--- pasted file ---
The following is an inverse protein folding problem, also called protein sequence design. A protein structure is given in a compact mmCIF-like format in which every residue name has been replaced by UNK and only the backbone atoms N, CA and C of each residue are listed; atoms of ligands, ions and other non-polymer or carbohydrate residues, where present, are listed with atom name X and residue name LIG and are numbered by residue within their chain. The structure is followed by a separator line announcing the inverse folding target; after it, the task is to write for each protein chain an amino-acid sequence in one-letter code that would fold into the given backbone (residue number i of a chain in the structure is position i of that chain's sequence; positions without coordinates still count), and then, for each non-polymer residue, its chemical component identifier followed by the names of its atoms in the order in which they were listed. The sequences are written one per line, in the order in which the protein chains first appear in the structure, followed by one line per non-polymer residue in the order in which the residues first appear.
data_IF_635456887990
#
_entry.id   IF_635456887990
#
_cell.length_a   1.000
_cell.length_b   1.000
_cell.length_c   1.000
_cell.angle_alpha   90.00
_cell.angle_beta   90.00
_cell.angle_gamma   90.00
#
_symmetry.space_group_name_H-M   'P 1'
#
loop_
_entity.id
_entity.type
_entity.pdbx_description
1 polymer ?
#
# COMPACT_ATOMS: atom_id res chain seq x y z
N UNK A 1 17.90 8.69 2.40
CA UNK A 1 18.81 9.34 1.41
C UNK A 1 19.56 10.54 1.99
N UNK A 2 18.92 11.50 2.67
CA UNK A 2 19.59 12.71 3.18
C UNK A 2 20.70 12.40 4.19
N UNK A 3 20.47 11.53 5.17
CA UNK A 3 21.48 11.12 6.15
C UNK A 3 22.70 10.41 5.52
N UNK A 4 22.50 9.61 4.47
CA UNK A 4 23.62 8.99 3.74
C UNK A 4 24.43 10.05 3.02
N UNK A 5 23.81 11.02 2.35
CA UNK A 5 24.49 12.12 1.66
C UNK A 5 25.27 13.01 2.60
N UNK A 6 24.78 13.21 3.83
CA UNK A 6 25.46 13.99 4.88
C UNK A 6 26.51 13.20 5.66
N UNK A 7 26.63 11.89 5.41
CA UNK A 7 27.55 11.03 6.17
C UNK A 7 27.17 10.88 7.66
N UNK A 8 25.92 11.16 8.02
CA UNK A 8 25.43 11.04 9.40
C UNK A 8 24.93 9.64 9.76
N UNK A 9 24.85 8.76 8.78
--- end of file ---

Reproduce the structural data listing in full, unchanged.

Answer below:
The following is an inverse protein folding problem, also called protein sequence design. A protein structure is given in a compact mmCIF-like format in which every residue name has been replaced by UNK and only the backbone atoms N, CA and C of each residue are listed; atoms of ligands, ions and other non-polymer or carbohydrate residues, where present, are listed with atom name X and residue name LIG and are numbered by residue within their chain. The structure is followed by a separator line announcing the inverse folding target; after it, the task is to write for each protein chain an amino-acid sequence in one-letter code that would fold into the given backbone (residue number i of a chain in the structure is position i of that chain's sequence; positions without coordinates still count), and then, for each non-polymer residue, its chemical component identifier followed by the names of its atoms in the order in which they were listed. The sequences are written one per line, in the order in which the protein chains first appear in the structure, followed by one line per non-polymer residue in the order in which the residues first appear.
data_IF_635456887990
#
_entry.id   IF_635456887990
#
_cell.length_a   1.000
_cell.length_b   1.000
_cell.length_c   1.000
_cell.angle_alpha   90.00
_cell.angle_beta   90.00
_cell.angle_gamma   90.00
#
_symmetry.space_group_name_H-M   'P 1'
#
loop_
_entity.id
_entity.type
_entity.pdbx_description
1 polymer ?
#
# COMPACT_ATOMS: atom_id res chain seq x y z
N UNK A 1 17.90 8.69 2.40
CA UNK A 1 18.81 9.34 1.41
C UNK A 1 19.56 10.54 1.99
N UNK A 2 18.92 11.50 2.67
CA UNK A 2 19.59 12.71 3.18
C UNK A 2 20.70 12.40 4.19
N UNK A 3 20.47 11.53 5.17
CA UNK A 3 21.48 11.12 6.15
C UNK A 3 22.70 10.41 5.52
N UNK A 4 22.50 9.61 4.47
CA UNK A 4 23.62 8.99 3.74
C UNK A 4 24.43 10.05 3.02
N UNK A 5 23.81 11.02 2.35
CA UNK A 5 24.49 12.12 1.66
C UNK A 5 25.27 13.01 2.60
N UNK A 6 24.78 13.21 3.83
CA UNK A 6 25.46 13.99 4.88
C UNK A 6 26.51 13.20 5.66
N UNK A 7 26.63 11.89 5.41
CA UNK A 7 27.55 11.03 6.17
C UNK A 7 27.17 10.88 7.66
N UNK A 8 25.92 11.16 8.02
CA UNK A 8 25.43 11.04 9.40
C UNK A 8 24.93 9.64 9.76
N UNK A 9 24.85 8.76 8.78